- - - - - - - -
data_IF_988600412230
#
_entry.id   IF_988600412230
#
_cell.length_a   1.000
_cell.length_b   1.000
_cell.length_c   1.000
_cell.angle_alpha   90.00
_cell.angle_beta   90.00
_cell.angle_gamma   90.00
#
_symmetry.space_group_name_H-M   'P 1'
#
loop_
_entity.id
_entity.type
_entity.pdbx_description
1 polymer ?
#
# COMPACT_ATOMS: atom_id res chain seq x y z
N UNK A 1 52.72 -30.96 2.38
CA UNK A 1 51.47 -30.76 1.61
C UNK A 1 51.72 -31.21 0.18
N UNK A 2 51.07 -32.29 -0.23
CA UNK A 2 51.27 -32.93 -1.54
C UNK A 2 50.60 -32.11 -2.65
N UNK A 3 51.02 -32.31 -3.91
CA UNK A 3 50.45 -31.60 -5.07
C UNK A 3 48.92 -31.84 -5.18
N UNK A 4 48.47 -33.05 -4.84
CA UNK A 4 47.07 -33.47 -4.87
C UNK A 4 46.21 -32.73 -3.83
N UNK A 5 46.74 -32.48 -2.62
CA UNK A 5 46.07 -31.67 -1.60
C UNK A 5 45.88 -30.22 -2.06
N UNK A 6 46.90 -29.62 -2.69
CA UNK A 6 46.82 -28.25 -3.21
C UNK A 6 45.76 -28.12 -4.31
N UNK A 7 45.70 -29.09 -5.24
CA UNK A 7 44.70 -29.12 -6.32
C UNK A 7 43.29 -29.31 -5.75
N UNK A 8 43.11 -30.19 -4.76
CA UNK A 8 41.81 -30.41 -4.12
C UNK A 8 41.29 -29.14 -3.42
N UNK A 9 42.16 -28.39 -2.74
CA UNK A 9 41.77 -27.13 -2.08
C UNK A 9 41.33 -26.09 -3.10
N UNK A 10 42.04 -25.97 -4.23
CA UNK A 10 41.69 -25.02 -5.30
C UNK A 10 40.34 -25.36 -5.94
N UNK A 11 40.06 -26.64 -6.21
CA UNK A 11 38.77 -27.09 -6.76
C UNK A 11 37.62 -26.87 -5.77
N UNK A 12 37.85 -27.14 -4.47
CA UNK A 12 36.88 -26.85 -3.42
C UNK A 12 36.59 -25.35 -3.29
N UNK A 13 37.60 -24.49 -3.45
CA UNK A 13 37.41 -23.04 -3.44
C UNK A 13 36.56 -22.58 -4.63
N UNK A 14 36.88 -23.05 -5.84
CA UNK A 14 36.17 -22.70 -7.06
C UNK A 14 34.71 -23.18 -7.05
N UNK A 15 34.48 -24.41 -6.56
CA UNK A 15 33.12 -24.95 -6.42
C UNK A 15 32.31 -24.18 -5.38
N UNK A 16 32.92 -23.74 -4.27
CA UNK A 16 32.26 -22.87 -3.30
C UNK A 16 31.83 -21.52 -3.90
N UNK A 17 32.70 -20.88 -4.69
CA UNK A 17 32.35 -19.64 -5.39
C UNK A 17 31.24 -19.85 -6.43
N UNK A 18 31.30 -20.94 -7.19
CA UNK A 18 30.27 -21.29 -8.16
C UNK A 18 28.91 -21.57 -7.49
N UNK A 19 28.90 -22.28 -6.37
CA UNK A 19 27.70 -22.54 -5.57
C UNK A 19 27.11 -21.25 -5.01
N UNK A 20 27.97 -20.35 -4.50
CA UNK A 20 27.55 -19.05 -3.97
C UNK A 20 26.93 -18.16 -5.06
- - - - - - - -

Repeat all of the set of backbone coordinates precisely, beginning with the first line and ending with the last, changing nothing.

data_IF_988600412230
#
_entry.id   IF_988600412230
#
_cell.length_a   1.000
_cell.length_b   1.000
_cell.length_c   1.000
_cell.angle_alpha   90.00
_cell.angle_beta   90.00
_cell.angle_gamma   90.00
#
_symmetry.space_group_name_H-M   'P 1'
#
loop_
_entity.id
_entity.type
_entity.pdbx_description
1 polymer ?
#
# COMPACT_ATOMS: atom_id res chain seq x y z
N UNK A 1 52.72 -30.96 2.38
CA UNK A 1 51.47 -30.76 1.61
C UNK A 1 51.72 -31.21 0.18
N UNK A 2 51.07 -32.29 -0.23
CA UNK A 2 51.27 -32.93 -1.54
C UNK A 2 50.60 -32.11 -2.65
N UNK A 3 51.02 -32.31 -3.91
CA UNK A 3 50.45 -31.60 -5.07
C UNK A 3 48.92 -31.84 -5.18
N UNK A 4 48.47 -33.05 -4.84
CA UNK A 4 47.07 -33.47 -4.87
C UNK A 4 46.21 -32.73 -3.83
N UNK A 5 46.74 -32.48 -2.62
CA UNK A 5 46.07 -31.67 -1.60
C UNK A 5 45.88 -30.22 -2.06
N UNK A 6 46.90 -29.62 -2.69
CA UNK A 6 46.82 -28.25 -3.21
C UNK A 6 45.76 -28.12 -4.31
N UNK A 7 45.70 -29.09 -5.24
CA UNK A 7 44.70 -29.12 -6.32
C UNK A 7 43.29 -29.31 -5.75
N UNK A 8 43.11 -30.19 -4.76
CA UNK A 8 41.81 -30.41 -4.12
C UNK A 8 41.29 -29.14 -3.42
N UNK A 9 42.16 -28.39 -2.74
CA UNK A 9 41.77 -27.13 -2.08
C UNK A 9 41.33 -26.09 -3.10
N UNK A 10 42.04 -25.97 -4.23
CA UNK A 10 41.69 -25.02 -5.30
C UNK A 10 40.34 -25.36 -5.94
N UNK A 11 40.06 -26.64 -6.21
CA UNK A 11 38.77 -27.09 -6.76
C UNK A 11 37.62 -26.87 -5.77
N UNK A 12 37.85 -27.14 -4.47
CA UNK A 12 36.88 -26.85 -3.42
C UNK A 12 36.59 -25.35 -3.29
N UNK A 13 37.60 -24.49 -3.45
CA UNK A 13 37.41 -23.04 -3.44
C UNK A 13 36.56 -22.58 -4.63
N UNK A 14 36.88 -23.05 -5.84
CA UNK A 14 36.17 -22.70 -7.06
C UNK A 14 34.71 -23.18 -7.05
N UNK A 15 34.48 -24.41 -6.56
CA UNK A 15 33.12 -24.95 -6.42
C UNK A 15 32.31 -24.18 -5.38
N UNK A 16 32.92 -23.74 -4.27
CA UNK A 16 32.26 -22.87 -3.30
C UNK A 16 31.83 -21.52 -3.90
N UNK A 17 32.70 -20.88 -4.69
CA UNK A 17 32.35 -19.64 -5.39
C UNK A 17 31.24 -19.85 -6.43
N UNK A 18 31.30 -20.94 -7.19
CA UNK A 18 30.27 -21.29 -8.16
C UNK A 18 28.91 -21.57 -7.49
N UNK A 19 28.90 -22.28 -6.37
CA UNK A 19 27.70 -22.54 -5.57
C UNK A 19 27.11 -21.25 -5.01
N UNK A 20 27.97 -20.35 -4.50
CA UNK A 20 27.55 -19.05 -3.97
C UNK A 20 26.93 -18.16 -5.06